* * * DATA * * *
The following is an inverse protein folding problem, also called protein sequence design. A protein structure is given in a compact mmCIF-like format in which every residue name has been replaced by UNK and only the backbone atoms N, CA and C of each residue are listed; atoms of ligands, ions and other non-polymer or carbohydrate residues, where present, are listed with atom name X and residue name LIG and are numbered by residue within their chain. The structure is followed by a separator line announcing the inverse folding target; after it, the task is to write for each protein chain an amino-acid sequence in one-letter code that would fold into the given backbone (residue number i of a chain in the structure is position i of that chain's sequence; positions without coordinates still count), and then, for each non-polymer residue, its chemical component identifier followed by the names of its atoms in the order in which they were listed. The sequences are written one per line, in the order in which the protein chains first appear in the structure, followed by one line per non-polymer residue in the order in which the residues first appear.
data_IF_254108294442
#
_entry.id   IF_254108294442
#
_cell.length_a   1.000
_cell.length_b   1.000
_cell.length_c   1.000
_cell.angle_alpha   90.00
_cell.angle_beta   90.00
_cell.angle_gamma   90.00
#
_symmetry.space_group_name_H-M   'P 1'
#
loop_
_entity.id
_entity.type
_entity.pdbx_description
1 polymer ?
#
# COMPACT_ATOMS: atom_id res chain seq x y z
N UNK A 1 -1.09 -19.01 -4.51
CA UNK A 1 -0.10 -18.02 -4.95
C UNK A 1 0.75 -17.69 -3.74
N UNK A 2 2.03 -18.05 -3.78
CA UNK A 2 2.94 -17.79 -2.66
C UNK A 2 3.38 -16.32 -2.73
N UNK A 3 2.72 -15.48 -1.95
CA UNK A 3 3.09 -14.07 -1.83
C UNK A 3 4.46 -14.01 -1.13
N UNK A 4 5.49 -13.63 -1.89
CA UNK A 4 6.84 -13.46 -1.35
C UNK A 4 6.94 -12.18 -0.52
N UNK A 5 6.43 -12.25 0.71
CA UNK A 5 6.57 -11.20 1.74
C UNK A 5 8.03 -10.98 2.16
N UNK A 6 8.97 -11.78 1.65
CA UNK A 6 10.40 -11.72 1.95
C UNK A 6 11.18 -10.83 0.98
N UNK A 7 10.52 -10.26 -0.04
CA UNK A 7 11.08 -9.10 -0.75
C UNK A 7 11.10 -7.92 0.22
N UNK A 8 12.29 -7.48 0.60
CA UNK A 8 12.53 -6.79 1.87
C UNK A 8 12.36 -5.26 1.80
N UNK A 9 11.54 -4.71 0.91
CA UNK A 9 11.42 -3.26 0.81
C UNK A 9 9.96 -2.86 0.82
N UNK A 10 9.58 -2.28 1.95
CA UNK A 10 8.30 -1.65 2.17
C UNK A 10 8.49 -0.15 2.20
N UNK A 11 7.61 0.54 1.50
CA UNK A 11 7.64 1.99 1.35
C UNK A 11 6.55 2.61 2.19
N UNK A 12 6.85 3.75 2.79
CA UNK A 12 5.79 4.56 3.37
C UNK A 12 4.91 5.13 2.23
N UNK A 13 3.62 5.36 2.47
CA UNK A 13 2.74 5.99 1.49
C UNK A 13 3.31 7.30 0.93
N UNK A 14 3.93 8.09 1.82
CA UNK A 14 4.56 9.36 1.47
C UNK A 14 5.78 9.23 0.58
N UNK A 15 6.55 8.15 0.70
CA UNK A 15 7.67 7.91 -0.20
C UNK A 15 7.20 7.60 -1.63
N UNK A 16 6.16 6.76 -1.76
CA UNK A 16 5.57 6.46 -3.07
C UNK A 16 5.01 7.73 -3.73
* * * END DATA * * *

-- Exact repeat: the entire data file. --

The following is an inverse protein folding problem, also called protein sequence design. A protein structure is given in a compact mmCIF-like format in which every residue name has been replaced by UNK and only the backbone atoms N, CA and C of each residue are listed; atoms of ligands, ions and other non-polymer or carbohydrate residues, where present, are listed with atom name X and residue name LIG and are numbered by residue within their chain. The structure is followed by a separator line announcing the inverse folding target; after it, the task is to write for each protein chain an amino-acid sequence in one-letter code that would fold into the given backbone (residue number i of a chain in the structure is position i of that chain's sequence; positions without coordinates still count), and then, for each non-polymer residue, its chemical component identifier followed by the names of its atoms in the order in which they were listed. The sequences are written one per line, in the order in which the protein chains first appear in the structure, followed by one line per non-polymer residue in the order in which the residues first appear.
data_IF_254108294442
#
_entry.id   IF_254108294442
#
_cell.length_a   1.000
_cell.length_b   1.000
_cell.length_c   1.000
_cell.angle_alpha   90.00
_cell.angle_beta   90.00
_cell.angle_gamma   90.00
#
_symmetry.space_group_name_H-M   'P 1'
#
loop_
_entity.id
_entity.type
_entity.pdbx_description
1 polymer ?
#
# COMPACT_ATOMS: atom_id res chain seq x y z
N UNK A 1 -1.09 -19.01 -4.51
CA UNK A 1 -0.10 -18.02 -4.95
C UNK A 1 0.75 -17.69 -3.74
N UNK A 2 2.03 -18.05 -3.78
CA UNK A 2 2.94 -17.79 -2.66
C UNK A 2 3.38 -16.32 -2.73
N UNK A 3 2.72 -15.48 -1.95
CA UNK A 3 3.09 -14.07 -1.83
C UNK A 3 4.46 -14.01 -1.13
N UNK A 4 5.49 -13.63 -1.89
CA UNK A 4 6.84 -13.46 -1.35
C UNK A 4 6.94 -12.18 -0.52
N UNK A 5 6.43 -12.25 0.71
CA UNK A 5 6.57 -11.20 1.74
C UNK A 5 8.03 -10.98 2.16
N UNK A 6 8.97 -11.78 1.65
CA UNK A 6 10.40 -11.72 1.95
C UNK A 6 11.18 -10.83 0.98
N UNK A 7 10.52 -10.26 -0.04
CA UNK A 7 11.08 -9.10 -0.75
C UNK A 7 11.10 -7.92 0.22
N UNK A 8 12.29 -7.48 0.60
CA UNK A 8 12.53 -6.79 1.87
C UNK A 8 12.36 -5.26 1.80
N UNK A 9 11.54 -4.71 0.91
CA UNK A 9 11.42 -3.26 0.81
C UNK A 9 9.96 -2.86 0.82
N UNK A 10 9.58 -2.28 1.95
CA UNK A 10 8.30 -1.65 2.17
C UNK A 10 8.49 -0.15 2.20
N UNK A 11 7.61 0.54 1.50
CA UNK A 11 7.64 1.99 1.35
C UNK A 11 6.55 2.61 2.19
N UNK A 12 6.85 3.75 2.79
CA UNK A 12 5.79 4.56 3.37
C UNK A 12 4.91 5.13 2.23
N UNK A 13 3.62 5.36 2.47
CA UNK A 13 2.74 5.99 1.49
C UNK A 13 3.31 7.30 0.93
N UNK A 14 3.93 8.09 1.82
CA UNK A 14 4.56 9.36 1.47
C UNK A 14 5.78 9.23 0.58
N UNK A 15 6.55 8.15 0.70
CA UNK A 15 7.67 7.91 -0.20
C UNK A 15 7.20 7.60 -1.63
N UNK A 16 6.16 6.76 -1.76
CA UNK A 16 5.57 6.46 -3.07
C UNK A 16 5.01 7.73 -3.73